Showing posts with label the selection. Show all posts
Showing posts with label the selection. Show all posts

Saturday, December 31, 2016

[Review] Soulmated (Joining of Souls #1) - Shaila Patel: Soulmates and Empaths

In SOULMATED, royal empath Liam is looking for his soulmate and finds them in Indian-American Laxshmi "Lucky" who has to choose between an arrange marriage with someone else or going to medical school.

What intrigued me: I love reading about soulmates.

World Building Issues

Part of why SOULMATED didn't work for me is probably that I had the wrong expectations. I was looking for something à la THE SELECTION, set in a fantasy world. SOULMATED is an Urban Fantasy book that doesn't read any differently than the average Contemporary. 

The fantasy elements aren't nearly as explored as I personally like my Urban Fantasy to be - Liam's empathy isn't explained in detail or even just introduced. You're just thrown into the cold water when it comes to him and that massively impacted how much I enjoyed the story. This is subjective, but I do like my fantasy to be laid out, explained, and properly introduced. Especially the empathy remains hardly explained and I'm still not sure if I understand how it works. In general there is very little mythology and world building behind all this to make it more captivating. It almost reads somewhat Magical Realist minus the world building necessary to qualify as such. 

Fantastic #Ownvoices POV

SOULMATED is told from a dual POV, one being Liam's and the other being Lucky's. This is #ownvoices book, meaning that it's written by an Indian American author - and oh boy, does that show. Lucky's POV is approximately a trillion times better executed and more fun than Liam's. I especially struggled with the way Patel tries to make him seem authentic through extremely aggressively Irish choice of words. It's really extremely heavy and does read very awkwardly. I can't say much for authenticity because I am not Irish - but it doesn't come as naturally and reads ... well, awkwardly. 

Lucky on the other hand is so much more interesting, her POVs flow seamlessly, the little nods to Indian culture, her complicated relationship with her mother who just wants her to become a doctor - ahhh. It's so good. I loved her and I loved following her storyline. In my opinion SOULMATED would have massively benefited from being told from a single POV and invested a little more in that world building.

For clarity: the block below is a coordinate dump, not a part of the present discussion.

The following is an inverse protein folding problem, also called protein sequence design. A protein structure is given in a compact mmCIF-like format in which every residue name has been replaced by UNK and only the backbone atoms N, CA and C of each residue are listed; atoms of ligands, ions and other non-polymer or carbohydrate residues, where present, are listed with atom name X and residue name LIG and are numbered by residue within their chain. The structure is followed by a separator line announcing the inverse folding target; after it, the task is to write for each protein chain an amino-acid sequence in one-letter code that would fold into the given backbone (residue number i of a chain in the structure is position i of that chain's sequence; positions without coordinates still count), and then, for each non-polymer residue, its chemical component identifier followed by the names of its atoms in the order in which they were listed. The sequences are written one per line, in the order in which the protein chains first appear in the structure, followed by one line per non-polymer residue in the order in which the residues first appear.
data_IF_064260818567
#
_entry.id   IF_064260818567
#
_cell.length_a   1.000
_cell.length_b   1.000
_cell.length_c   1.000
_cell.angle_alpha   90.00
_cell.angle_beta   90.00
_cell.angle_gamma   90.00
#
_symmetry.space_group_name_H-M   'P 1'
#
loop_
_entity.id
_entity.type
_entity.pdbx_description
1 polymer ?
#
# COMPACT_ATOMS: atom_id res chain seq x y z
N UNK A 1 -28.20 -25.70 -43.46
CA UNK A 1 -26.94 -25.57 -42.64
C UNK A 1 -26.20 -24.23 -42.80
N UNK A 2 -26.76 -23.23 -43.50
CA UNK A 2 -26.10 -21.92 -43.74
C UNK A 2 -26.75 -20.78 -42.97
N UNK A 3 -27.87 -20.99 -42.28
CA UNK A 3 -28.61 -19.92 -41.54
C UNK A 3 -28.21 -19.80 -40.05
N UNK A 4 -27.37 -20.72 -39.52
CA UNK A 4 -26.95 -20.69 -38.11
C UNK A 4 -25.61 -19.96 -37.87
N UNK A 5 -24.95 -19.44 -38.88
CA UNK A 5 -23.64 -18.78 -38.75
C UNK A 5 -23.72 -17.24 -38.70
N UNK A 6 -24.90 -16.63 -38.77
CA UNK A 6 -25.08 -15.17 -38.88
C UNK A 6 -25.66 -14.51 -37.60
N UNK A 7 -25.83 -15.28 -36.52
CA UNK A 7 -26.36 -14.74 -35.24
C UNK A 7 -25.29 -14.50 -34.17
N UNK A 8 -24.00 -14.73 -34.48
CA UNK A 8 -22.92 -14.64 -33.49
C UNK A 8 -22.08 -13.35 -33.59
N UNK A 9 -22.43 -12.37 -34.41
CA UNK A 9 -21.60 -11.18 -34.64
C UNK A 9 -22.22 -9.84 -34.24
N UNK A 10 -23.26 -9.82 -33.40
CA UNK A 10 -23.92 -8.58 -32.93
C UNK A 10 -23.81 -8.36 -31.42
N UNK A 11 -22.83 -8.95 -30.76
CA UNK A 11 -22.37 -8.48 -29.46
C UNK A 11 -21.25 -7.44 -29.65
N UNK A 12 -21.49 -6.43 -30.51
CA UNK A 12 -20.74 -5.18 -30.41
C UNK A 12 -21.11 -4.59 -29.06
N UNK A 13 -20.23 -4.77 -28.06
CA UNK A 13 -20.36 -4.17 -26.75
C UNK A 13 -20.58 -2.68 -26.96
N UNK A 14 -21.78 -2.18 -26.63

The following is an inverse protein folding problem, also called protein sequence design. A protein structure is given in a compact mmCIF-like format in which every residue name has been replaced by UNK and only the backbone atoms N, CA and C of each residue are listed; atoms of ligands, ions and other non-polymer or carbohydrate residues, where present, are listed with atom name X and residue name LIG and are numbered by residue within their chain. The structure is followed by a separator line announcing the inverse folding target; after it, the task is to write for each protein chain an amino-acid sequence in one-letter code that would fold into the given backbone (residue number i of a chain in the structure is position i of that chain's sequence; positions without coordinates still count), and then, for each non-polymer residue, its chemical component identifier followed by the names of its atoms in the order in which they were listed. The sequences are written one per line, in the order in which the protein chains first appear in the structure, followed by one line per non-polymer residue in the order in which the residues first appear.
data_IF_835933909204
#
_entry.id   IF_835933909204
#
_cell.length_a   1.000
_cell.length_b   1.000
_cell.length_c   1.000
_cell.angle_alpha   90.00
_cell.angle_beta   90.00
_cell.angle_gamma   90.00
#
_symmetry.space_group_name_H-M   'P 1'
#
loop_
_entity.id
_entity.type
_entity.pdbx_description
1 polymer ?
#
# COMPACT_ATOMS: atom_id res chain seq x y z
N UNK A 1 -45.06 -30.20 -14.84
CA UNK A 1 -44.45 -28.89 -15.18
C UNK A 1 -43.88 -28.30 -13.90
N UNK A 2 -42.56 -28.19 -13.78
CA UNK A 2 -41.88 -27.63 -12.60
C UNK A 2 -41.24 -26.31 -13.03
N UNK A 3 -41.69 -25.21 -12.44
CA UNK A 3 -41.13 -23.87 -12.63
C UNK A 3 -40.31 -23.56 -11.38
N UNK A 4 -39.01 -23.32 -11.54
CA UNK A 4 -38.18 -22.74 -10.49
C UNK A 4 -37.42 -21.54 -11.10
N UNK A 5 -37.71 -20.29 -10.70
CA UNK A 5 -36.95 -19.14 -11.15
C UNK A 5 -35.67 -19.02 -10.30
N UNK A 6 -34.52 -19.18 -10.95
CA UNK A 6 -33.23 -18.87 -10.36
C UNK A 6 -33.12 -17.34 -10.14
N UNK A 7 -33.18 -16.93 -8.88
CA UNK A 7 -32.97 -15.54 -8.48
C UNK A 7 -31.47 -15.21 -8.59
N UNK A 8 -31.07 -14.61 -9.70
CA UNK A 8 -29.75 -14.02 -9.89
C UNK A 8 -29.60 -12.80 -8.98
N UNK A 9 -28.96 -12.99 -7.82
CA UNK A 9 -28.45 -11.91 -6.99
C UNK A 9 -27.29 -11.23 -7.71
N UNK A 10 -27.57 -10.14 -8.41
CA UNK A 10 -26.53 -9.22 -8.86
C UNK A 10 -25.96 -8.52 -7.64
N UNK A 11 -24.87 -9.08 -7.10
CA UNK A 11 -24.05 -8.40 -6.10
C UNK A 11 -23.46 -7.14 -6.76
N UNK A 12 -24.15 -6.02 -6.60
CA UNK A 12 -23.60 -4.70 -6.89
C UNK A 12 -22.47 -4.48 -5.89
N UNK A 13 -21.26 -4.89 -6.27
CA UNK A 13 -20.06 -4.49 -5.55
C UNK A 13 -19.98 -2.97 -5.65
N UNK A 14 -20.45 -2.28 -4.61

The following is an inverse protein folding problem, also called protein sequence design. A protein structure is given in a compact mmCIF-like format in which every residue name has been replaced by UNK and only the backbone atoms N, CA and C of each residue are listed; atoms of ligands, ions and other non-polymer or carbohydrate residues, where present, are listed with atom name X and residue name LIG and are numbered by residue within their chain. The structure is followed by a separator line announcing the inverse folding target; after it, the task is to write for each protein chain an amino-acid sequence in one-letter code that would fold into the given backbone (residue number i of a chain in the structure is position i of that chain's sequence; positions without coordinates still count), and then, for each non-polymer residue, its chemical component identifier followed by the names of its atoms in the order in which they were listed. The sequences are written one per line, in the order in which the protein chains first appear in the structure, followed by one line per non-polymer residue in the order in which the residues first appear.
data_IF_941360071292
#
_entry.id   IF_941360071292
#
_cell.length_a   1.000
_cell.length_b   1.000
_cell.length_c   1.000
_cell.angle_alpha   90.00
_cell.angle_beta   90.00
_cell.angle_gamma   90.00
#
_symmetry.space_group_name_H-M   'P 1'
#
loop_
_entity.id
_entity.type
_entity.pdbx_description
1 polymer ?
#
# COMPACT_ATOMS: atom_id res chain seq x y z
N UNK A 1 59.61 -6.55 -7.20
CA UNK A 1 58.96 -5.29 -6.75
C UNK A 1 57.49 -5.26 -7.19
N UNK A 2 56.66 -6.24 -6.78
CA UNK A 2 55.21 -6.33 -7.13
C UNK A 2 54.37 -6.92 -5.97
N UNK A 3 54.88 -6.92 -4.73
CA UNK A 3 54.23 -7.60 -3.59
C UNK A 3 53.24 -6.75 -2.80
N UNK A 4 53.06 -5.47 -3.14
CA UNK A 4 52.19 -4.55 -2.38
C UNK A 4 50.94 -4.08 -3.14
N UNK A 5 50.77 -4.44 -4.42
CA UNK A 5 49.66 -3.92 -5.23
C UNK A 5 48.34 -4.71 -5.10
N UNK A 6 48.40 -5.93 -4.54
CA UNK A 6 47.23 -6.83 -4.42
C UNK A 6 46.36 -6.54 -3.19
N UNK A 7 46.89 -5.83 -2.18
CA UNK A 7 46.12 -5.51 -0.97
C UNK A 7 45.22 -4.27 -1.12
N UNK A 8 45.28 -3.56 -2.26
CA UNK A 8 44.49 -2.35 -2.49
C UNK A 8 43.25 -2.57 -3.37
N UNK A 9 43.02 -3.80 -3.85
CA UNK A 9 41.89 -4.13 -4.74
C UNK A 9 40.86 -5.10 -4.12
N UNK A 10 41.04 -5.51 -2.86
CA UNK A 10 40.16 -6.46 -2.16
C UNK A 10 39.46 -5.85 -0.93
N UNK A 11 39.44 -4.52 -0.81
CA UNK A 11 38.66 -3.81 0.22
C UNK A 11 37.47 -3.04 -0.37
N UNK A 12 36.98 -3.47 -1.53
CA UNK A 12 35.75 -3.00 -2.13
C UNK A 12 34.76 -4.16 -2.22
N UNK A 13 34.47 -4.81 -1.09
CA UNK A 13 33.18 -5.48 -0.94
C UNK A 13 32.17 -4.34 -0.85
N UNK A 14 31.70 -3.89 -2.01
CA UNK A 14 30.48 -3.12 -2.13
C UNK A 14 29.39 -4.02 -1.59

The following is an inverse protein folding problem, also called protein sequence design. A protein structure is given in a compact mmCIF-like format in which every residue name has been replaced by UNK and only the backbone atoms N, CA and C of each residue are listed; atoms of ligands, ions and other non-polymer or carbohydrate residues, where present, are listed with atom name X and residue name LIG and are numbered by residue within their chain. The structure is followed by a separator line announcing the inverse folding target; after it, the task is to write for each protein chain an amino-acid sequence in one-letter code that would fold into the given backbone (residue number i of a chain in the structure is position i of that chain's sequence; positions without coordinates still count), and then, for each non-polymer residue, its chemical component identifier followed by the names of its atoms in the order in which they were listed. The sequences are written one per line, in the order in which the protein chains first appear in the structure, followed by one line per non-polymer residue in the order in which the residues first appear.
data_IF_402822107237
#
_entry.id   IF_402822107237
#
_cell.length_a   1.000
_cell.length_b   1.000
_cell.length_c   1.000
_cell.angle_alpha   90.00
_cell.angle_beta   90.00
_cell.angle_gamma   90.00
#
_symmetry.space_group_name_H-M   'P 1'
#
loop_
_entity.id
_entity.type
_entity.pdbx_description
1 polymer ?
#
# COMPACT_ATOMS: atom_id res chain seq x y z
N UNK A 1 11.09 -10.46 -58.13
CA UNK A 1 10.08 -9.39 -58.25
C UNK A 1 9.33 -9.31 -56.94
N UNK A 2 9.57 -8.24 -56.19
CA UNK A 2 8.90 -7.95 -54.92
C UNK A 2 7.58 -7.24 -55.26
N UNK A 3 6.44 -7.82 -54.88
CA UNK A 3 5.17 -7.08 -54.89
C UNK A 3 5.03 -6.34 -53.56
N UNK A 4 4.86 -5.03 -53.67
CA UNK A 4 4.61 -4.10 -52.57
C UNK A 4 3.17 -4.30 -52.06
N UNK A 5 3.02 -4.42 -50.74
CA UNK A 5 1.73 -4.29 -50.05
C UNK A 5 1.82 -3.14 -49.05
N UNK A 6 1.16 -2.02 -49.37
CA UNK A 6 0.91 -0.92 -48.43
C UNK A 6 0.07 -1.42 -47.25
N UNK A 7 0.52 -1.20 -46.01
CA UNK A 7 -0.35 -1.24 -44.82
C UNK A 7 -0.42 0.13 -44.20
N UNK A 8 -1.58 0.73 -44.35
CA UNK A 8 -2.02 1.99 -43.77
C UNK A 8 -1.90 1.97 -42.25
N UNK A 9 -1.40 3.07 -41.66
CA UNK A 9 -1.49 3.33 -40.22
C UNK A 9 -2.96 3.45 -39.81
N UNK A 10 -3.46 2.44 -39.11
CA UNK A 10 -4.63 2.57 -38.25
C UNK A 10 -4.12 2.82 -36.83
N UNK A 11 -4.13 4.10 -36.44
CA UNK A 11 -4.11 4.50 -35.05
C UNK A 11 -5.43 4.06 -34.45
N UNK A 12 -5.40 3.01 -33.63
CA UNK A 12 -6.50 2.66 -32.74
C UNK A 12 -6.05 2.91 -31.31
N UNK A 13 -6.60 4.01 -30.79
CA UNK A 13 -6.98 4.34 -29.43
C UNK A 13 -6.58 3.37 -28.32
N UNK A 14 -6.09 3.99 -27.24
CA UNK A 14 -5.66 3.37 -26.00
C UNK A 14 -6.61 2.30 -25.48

Together, Lucky and Liam are just adorable. I think that Patel definitely gets away with instant love in this case because this is literally the premise of SOULMATED and it does work pretty well! If you're generally a romance reader, SOULMATED is a treat for you.


Rating:

★★★½

 



Overall: Do I Recommend?

SOULMATED is probably a must-read for you if you're Indian American, love romance, or are just looking for an Indian heroine. Because it's quite sparse on the world building and the dual POV couldn't convince me, it didn't impress me, but that doesn't mean that you won't like it.



Additional Info

Published: January 24th 2017
Pages: 300
Publisher: Month9Books
Genre: YA / Urban Fantasy
ISBN: 9781944816643

Synopsis:
"Two souls. One Fate. 

Eighteen-year-old Liam Whelan, an Irish royal empath, has been searching for his elusive soulmate. The rare union will cement his family's standing in empath politics and afford the couple legendary powers, while also making them targets of those seeking to oust them.

Laxshmi Kapadia, an Indian-American high school student from a traditional family, faces her mother's ultimatum: Graduate early and go to medical school, or commit to an arranged marriage. 

When Liam moves next door to Laxshmi, he’s immediately and inexplicably drawn to her. In Liam, Laxshmi envisions a future with the freedom to follow her heart.